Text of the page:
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Armand Butera is the assistant editor for HCPLive. He attended Fairleigh Dickinson University and graduated with a degree in communications with a concentration in journalism. Prior to graduating, Armand worked as the editor-in-chief of his college newspaper and a radio host for WFDU. He went on to work as a copywriter, freelancer, and human resources assistant before joining HCPLive. In his spare time, he enjoys reading, writing, traveling with his companion and spinning vinyl records. Email him at firstname.lastname@example.org.
Dr. Hawryluk speaks of improving upon tolerability of existing therapies for atopic disease as well as promising new therapies on the horizon.
For pediatric populations, the onset of complications brought on by atopic disease could have dramatic social, emotional, and physical effects on their daily lives.
Luckily, health care professionals such as Elena B. Hawryluk, MD, PhD, FAAD, FAAP, Massachusetts General Hospital Dermatology, have been loyal in their efforts to manage conditions such as atopic dermatitis and acne in young patients.
In her session “Tips for Managing Atopic Dermatitis” which was presented at the 2021 American Academy of Pediatrics Virtual Conference, Hawryluk spoke of the complications of diagnosing pediatric patients with atopic diseases, and how caregivers and clinicians can better treat an affected child.
Hawryluk detailed some of the data found in her presentation in an interview with HCPLive.
HCPLive: What are the physical and psychological implications of atopic dermatitis on pediatric populations? What is the epidemiology of this disease, and how do the burdens associated with it affect young patients over time?
Elena B. Hawryluk, MD, PhD:Physically, atopic dermatitis causes itch, pain, soreness; it is physically disfiguring with ready appearance of disease.Psychologically, atopic dermatitis can be distracting, disfiguring, and uncomfortable; also in visible areas and stigmatizing.
HCPLive: What are some clinical features of atopic dermatitis in young patients? How do patients and caregivers recognize them?
Hawryluk, MD, PhD:Eczema has a very characteristic presentation in young patients, including itch, dry skin, and inflammation, with distribution in typical areas.Often a rash will appear in areas of itch, so called “the itch that rashes.”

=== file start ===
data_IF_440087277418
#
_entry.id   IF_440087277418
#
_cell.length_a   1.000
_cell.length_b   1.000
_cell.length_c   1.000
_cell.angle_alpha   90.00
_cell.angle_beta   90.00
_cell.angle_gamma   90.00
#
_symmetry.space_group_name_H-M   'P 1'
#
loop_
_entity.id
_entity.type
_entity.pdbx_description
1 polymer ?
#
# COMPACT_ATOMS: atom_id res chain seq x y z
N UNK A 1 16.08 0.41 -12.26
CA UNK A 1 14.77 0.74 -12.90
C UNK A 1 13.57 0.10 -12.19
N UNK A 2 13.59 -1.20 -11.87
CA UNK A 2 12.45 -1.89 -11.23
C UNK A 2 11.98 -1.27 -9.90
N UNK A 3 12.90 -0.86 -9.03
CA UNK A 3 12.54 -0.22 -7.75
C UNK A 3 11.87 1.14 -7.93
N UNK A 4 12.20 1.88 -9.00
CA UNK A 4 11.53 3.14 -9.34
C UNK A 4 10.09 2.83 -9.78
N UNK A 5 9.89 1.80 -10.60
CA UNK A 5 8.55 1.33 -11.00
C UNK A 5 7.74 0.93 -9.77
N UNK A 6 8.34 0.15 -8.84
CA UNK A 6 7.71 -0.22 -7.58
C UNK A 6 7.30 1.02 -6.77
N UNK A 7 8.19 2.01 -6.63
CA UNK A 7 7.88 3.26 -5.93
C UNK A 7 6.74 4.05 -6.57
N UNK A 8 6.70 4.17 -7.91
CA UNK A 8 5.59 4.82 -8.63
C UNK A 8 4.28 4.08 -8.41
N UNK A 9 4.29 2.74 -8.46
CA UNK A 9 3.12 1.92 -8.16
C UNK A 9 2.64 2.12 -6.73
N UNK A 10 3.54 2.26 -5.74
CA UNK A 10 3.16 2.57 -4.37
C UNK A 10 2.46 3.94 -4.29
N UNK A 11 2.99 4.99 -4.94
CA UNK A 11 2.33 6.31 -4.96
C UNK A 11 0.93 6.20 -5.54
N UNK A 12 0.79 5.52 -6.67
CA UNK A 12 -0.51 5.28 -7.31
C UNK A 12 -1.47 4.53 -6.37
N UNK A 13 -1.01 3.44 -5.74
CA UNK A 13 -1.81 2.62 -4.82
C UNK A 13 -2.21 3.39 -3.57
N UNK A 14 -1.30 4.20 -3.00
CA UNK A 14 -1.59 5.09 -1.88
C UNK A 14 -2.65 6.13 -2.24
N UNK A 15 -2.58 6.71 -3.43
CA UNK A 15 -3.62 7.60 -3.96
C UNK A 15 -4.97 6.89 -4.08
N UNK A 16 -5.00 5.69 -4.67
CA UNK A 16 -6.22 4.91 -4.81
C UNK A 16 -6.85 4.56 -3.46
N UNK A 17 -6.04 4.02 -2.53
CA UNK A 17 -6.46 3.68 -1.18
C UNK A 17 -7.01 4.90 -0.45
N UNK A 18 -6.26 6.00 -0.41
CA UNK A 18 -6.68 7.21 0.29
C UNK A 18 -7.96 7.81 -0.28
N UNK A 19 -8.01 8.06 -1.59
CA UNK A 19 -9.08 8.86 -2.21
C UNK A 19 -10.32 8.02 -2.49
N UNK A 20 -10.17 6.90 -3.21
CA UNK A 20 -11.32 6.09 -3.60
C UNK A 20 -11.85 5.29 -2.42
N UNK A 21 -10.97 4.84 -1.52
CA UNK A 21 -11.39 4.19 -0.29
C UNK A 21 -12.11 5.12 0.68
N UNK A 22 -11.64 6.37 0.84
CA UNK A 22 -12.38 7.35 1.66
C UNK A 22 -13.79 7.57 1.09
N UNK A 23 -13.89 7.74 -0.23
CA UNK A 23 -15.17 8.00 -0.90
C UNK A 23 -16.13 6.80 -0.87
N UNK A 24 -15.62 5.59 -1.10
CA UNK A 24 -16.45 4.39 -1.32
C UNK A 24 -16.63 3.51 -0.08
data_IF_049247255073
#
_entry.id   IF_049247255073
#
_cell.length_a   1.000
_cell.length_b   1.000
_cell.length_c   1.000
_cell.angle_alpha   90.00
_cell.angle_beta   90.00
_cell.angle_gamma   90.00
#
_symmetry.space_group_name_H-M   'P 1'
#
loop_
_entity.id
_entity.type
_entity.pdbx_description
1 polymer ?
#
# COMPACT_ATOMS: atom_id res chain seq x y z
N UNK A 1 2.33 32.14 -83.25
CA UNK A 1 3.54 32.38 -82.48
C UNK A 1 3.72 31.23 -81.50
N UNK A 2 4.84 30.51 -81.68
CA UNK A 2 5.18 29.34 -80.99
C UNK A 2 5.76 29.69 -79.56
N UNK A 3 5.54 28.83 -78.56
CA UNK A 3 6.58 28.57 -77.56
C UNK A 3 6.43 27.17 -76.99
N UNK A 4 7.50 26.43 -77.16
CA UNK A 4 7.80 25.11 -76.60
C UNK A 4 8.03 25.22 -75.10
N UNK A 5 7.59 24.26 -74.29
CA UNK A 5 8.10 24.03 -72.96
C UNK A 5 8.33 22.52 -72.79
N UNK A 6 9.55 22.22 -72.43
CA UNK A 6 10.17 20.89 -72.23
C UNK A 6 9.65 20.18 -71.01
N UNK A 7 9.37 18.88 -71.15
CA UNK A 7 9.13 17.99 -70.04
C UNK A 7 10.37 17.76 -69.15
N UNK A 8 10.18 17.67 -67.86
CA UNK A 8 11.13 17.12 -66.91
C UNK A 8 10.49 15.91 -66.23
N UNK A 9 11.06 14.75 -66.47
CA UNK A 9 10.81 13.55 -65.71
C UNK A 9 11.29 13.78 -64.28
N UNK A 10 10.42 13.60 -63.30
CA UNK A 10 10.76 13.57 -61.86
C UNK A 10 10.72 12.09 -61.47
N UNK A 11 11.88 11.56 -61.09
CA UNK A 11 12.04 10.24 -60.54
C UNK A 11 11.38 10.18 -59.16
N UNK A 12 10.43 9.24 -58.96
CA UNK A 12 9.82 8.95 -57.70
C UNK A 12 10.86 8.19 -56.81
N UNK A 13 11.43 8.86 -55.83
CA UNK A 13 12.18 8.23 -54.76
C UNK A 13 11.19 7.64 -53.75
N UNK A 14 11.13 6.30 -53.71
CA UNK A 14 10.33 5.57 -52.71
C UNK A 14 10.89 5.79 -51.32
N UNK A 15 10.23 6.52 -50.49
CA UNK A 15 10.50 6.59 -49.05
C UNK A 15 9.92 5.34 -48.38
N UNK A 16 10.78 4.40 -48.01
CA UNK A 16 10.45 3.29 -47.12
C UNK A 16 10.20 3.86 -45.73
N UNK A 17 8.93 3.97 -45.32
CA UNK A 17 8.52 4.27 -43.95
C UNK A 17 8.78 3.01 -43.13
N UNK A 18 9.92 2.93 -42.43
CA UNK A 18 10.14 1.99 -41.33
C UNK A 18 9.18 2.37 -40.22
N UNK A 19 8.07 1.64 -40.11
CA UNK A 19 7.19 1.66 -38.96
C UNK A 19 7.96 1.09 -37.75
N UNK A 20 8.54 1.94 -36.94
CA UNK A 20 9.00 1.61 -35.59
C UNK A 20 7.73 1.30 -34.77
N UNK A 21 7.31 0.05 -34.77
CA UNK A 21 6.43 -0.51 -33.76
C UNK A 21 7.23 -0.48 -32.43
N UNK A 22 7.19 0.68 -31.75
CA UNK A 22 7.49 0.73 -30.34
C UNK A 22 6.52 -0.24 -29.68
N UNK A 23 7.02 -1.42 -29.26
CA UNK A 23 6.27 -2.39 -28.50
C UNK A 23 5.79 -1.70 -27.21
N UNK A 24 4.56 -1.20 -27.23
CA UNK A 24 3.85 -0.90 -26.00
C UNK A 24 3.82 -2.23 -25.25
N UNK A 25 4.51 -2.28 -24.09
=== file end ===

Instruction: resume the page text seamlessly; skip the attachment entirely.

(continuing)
HCPLive: In your session, you speak on some of the myths associated with atopic dermatitis management. What are some of the misconceptions and potential falsehoods of this disease, and how do they affect how young patients are treated? How do patients, parents, and clinicians stay informed on this disease?
Hawryluk, MD, PhD:I think one of the biggest challenges and myths associated with atopic dermatitis management is pressure to use products that are natural and organic, while these products may also be very irritating to patients with sensitive skin and atopic dermatitis.I find this challenging because I know that my patients’ parents are purchasing often expensive and carefully selected products to do their best for their child!However, many natural products are highly fragranced, which is a common trigger for atopic patients.
HCPLive: What are some ways in which patients and caregivers can establish a successful therapeutic regimen? What are some common goals, and how do patients maintain these regimens?
Hawryluk, MD, PhD: The treatment regimens for atopic dermatitis can be quite cumbersome and so I like to think about managing with a “flare plan” which is more intense for a brief duration, and a “maintenance plan” which is more manageable.It is vital to have a baseline expectation of emollient use because taking a pause from treatment can cause big setbacks in the skin.
HCPLive: How do you go about counseling families and affected patients about proper skin care? What do those conversations entail, and what are some acceptable products and methods for the management of atopic dermatitis?
Hawryluk, MD, PhD:One of the most important considerations is meeting each patient and family “in the middle” with a plan that incorporates their preferences.It is actually one of the most interesting parts of eczema management and adds variety to my day.In general I recommend routine skin care with regular bathing, gentle and fragrance free products, and frequent emollient use.
HCPLive: What changes need to occur to allow for more inclusive and informative discussions to be had about the management of atopic dermatitis? What improvement would you like to see in this field/ what needs to be done?
Hawryluk, MD, PhD:I think the most important factor for inclusive and informative discussions in atopic dermatitis care is listening.I introduce a lot of the concepts we use as “let’s try this for a bit and see” because eczema care is not “one size fits all” and the disease is expect to wax and wane over time.It is very important to equip our patients with a number of strategies and tools to help, while also incorporating a patient/family’s input on their preferences to align treatment strategies.